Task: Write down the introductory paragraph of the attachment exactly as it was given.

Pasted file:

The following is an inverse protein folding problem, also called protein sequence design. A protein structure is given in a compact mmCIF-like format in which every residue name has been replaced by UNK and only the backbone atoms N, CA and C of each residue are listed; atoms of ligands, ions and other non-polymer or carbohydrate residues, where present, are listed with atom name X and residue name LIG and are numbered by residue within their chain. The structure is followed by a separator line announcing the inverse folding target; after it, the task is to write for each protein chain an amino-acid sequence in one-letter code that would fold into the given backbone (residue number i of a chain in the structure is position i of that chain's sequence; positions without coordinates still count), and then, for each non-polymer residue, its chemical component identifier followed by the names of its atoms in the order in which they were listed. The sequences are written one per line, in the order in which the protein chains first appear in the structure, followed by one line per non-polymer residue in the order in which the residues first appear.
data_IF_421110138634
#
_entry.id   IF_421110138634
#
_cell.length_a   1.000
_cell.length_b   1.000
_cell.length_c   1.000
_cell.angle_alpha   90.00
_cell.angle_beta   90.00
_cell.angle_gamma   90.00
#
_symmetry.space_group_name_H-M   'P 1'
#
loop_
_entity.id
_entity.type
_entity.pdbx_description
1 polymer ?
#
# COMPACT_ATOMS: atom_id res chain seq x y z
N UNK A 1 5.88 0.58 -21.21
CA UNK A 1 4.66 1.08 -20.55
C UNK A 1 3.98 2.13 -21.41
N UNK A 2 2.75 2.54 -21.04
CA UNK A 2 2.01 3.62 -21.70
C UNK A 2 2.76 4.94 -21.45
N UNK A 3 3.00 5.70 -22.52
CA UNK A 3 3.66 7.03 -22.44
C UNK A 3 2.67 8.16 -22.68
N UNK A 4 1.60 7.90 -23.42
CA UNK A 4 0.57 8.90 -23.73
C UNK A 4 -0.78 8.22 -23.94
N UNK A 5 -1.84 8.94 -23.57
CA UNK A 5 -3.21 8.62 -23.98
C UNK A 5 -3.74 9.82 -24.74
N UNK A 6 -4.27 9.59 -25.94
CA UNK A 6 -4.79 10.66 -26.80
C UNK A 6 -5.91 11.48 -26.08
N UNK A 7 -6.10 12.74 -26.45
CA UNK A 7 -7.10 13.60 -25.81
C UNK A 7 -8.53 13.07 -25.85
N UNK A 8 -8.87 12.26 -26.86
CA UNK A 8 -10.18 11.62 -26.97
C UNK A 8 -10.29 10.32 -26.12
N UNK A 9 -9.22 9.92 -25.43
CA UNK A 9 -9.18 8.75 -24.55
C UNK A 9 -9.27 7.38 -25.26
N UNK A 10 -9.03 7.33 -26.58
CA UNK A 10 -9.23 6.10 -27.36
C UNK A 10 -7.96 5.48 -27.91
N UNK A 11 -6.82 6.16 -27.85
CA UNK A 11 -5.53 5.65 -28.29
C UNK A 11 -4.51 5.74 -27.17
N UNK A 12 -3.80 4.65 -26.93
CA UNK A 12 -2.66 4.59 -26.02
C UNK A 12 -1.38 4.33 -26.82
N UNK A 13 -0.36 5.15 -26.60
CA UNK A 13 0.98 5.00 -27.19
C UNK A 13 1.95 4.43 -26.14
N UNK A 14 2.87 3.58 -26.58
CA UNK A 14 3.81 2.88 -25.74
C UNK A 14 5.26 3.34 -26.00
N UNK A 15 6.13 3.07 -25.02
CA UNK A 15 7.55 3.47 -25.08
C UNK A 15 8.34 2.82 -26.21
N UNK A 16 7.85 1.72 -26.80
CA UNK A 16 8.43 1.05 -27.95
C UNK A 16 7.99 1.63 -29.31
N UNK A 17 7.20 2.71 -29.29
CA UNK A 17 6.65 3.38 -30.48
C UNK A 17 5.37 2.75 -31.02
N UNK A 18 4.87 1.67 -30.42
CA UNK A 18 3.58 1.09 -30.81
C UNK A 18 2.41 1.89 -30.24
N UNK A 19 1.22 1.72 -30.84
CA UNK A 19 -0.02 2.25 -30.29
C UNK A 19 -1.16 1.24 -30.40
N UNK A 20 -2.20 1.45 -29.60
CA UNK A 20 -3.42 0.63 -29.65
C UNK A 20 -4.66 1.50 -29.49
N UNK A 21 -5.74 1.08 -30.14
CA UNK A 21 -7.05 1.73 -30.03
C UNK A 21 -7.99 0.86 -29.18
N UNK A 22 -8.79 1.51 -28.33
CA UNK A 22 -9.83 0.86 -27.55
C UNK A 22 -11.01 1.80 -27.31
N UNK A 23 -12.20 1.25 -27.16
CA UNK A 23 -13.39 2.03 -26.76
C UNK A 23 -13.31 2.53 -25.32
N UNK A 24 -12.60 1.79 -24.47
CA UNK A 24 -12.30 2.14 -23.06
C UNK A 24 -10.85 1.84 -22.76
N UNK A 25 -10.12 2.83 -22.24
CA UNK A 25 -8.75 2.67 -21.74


The following is an inverse protein folding problem, also called protein sequence design. A protein structure is given in a compact mmCIF-like format in which every residue name has been replaced by UNK and only the backbone atoms N, CA and C of each residue are listed; atoms of ligands, ions and other non-polymer or carbohydrate residues, where present, are listed with atom name X and residue name LIG and are numbered by residue within their chain. The structure is followed by a separator line announcing the inverse folding target; after it, the task is to write for each protein chain an amino-acid sequence in one-letter code that would fold into the given backbone (residue number i of a chain in the structure is position i of that chain's sequence; positions without coordinates still count), and then, for each non-polymer residue, its chemical component identifier followed by the names of its atoms in the order in which they were listed. The sequences are written one per line, in the order in which the protein chains first appear in the structure, followed by one line per non-polymer residue in the order in which the residues first appear.